Even Parking Meters Take a Day Off
Photo By Norma Lopez Molina
Do I have to feed the downtown meters on weekends?
For on-street meters: never on Sundays or city holidays, and 8 a.m. to 6 p.m. all other days (the rate is $1 per hour). The rules are inside the plastic dome on top of every meter, although scratches on some make the print hard to read. Off-street meters, such as those under Interstate 4, are enforced 24/7.
Of the $15 million the city collects in parking revenue from garages and meters annually, $14 million comes from people who feed the street meters on Sunday though they don’t need to. No, not really. But stop doing it.
There’s an apparent urban legend (popular on the Web) that Orlando has an oddball ordinance requiring a fee for any elephant that occupies a parking space. But a city attorney researched the books back to 1927 and could find only an oblique reference to animals and parking, something about how a horse “or like animal’’ must be securely hitched to a post or left with “some competent person.’’ So avoid handing over the reins to a fool.
Answer Man did, however, find a true tale of goodwill being dispensed by a public servant: Scott Zollars, Orlando’s parking division manager, revealed that he carries around a meter debit card, “and I help people out if I see them fishing for change. I’ll just put my card in the meter and give them an hour as a public service. People love it.’’
Now if he could just teach us all to parallel park…
How do Christmas trees grown up North stay fresh on the journey to Florida?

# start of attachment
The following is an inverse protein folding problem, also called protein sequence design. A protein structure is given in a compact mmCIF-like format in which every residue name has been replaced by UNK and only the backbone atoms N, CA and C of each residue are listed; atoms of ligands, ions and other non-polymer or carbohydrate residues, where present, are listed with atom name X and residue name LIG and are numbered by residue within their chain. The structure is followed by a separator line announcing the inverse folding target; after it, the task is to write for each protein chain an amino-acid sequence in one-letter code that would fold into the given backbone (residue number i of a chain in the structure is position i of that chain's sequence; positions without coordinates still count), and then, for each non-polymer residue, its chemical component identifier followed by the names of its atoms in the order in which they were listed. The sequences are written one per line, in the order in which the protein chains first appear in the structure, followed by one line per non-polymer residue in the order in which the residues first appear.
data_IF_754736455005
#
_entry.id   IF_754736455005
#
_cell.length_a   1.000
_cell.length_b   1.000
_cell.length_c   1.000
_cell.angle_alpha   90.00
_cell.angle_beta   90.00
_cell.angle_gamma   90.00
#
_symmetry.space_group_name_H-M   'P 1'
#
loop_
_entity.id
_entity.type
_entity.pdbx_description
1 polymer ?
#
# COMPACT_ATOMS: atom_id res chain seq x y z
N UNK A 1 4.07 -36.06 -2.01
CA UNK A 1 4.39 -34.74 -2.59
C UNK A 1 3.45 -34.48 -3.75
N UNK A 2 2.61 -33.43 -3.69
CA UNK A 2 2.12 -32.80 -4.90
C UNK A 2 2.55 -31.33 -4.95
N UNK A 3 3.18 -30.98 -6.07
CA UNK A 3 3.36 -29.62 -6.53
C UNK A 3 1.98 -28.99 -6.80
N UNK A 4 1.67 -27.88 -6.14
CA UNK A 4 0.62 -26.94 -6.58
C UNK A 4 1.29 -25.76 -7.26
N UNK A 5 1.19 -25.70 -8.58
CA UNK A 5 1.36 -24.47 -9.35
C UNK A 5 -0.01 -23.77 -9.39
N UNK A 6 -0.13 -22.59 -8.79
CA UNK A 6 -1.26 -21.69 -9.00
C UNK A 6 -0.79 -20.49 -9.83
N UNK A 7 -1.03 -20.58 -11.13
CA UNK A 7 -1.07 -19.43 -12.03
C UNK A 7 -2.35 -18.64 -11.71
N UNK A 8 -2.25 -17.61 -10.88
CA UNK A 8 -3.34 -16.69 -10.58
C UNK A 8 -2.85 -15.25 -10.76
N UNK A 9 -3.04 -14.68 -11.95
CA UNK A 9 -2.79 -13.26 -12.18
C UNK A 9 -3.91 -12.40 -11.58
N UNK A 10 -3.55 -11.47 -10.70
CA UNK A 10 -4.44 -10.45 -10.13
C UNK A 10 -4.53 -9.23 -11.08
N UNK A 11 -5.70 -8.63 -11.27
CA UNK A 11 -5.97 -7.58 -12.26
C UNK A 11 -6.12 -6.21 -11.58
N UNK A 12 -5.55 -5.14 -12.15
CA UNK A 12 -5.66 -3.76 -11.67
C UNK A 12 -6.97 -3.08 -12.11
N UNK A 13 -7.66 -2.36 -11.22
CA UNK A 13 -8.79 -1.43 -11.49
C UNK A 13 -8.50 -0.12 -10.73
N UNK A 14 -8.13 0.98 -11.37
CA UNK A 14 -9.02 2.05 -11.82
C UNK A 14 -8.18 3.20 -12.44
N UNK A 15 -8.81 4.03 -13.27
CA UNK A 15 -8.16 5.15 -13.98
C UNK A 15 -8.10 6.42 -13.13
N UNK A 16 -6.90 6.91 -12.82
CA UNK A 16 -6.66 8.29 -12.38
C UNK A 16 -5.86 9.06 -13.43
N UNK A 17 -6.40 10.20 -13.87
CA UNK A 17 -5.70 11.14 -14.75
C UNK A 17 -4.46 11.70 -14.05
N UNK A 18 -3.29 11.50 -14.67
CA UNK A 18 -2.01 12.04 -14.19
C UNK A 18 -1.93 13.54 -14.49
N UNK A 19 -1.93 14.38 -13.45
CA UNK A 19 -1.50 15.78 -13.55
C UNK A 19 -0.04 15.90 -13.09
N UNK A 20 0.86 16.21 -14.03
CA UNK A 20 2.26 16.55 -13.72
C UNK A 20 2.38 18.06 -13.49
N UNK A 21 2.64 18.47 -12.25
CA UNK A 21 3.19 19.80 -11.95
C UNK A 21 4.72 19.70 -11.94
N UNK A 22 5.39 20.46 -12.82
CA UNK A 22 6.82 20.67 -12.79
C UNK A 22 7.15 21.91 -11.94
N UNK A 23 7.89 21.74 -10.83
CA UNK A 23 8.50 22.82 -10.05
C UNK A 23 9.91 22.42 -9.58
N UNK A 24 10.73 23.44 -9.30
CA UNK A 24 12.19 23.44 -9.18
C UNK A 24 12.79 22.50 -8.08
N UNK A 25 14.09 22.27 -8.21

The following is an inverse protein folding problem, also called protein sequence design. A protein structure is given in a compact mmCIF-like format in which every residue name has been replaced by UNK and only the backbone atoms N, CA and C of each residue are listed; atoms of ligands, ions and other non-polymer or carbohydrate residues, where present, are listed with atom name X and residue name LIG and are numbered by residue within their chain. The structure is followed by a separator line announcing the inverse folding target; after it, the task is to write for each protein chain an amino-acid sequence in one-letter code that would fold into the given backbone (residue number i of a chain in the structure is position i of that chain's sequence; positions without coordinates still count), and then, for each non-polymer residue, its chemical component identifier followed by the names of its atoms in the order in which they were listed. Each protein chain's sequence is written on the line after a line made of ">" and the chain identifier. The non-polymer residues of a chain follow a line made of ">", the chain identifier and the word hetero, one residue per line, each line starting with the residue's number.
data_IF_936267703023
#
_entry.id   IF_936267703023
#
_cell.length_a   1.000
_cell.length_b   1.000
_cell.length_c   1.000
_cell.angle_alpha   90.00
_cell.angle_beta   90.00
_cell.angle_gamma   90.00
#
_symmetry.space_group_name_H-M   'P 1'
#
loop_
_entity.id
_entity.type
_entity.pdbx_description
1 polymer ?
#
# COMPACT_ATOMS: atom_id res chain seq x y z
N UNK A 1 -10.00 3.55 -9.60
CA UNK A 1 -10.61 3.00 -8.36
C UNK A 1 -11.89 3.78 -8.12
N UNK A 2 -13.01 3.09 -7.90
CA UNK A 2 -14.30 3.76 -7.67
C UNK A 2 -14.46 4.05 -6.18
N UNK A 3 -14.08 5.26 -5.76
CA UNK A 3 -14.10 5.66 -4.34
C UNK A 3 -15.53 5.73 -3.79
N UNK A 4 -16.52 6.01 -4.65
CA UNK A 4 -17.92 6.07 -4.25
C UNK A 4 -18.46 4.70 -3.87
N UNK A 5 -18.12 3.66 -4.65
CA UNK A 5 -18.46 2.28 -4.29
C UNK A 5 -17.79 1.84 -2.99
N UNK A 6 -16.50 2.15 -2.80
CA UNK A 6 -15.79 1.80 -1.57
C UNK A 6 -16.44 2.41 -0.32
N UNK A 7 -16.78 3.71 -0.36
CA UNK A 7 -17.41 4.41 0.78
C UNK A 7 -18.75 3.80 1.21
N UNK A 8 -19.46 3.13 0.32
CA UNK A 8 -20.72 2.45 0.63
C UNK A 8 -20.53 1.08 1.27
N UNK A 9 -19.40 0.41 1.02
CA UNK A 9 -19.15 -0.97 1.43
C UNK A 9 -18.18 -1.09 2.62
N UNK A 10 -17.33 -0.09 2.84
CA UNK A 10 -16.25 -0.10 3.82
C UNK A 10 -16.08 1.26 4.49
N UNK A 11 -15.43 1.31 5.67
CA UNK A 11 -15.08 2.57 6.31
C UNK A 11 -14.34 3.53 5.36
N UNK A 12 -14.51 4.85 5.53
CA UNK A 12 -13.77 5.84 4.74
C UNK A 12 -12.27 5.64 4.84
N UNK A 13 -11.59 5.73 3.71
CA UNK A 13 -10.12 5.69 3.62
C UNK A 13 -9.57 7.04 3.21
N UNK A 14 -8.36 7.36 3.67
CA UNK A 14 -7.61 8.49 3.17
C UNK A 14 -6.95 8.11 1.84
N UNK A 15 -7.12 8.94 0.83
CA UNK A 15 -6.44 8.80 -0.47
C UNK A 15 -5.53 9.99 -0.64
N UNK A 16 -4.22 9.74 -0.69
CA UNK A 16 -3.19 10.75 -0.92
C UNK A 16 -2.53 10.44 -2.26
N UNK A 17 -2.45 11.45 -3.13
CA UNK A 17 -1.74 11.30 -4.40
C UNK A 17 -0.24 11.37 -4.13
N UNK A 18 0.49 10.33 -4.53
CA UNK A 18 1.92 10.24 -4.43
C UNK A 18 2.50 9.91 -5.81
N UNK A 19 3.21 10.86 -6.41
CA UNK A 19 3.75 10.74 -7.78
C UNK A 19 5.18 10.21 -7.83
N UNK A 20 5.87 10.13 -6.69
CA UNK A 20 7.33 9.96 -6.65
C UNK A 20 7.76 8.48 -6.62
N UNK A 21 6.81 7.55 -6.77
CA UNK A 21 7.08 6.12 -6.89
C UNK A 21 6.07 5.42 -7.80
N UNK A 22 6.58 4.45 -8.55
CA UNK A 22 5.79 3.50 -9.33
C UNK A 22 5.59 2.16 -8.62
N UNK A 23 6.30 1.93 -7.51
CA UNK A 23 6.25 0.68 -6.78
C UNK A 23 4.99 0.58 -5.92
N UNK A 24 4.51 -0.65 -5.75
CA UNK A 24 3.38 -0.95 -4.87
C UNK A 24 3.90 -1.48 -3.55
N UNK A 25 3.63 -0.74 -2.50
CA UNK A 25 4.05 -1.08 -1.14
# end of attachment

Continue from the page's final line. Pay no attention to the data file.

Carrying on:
Answer Man always assumed that refrigerated trucks played a role in the travel plans of trees. If supercooled air can keep a jar of Miracle Whip edible in your fridge for a year or two, then a Fraser fir should be no problem for a few days, right?
Such logic guarantees that Answer Man will never have a second career either as a health inspector or a Christmas tree farmer.
Turns out a tractor-trailer is quite cool enough without refrigeration, at least on trips from places like northern Michigan. That’s where Ron
Watson’s family has been growing Christmas trees for more than 50 years. Watson, who sells evergreens at three tented lots in south Seminole County, ships down 500 to 700 trees at a time in a 53-foot semi. Watson says the trees are cut at different times according to the depth of their dormant states (unlike politicians who all go dormant immediately after Election Day). The first trees cut are Scotch pines; Douglas firs are among the last.
So how do you, the buyer, keep a tree that’s used to the frozen North from dying quickly in our warmer winters? Make sure to get a fresh cut on the bottom before putting it into a tree holder so that the sap seal is broken and the tree can suck up moisture. Keep that water bowl filled. And, Watson advises, avoid putting the tree near heating vents or dehumidifiers, which could dry it out. Keep in mind that a lot of hard work has gone into your evergreen: It takes Mother Nature seven to 10 years to produce a 7-foot Fraser fir.
Answer Man welcomes your questions about the Orlando area. Send queries to firstname.lastname@example.org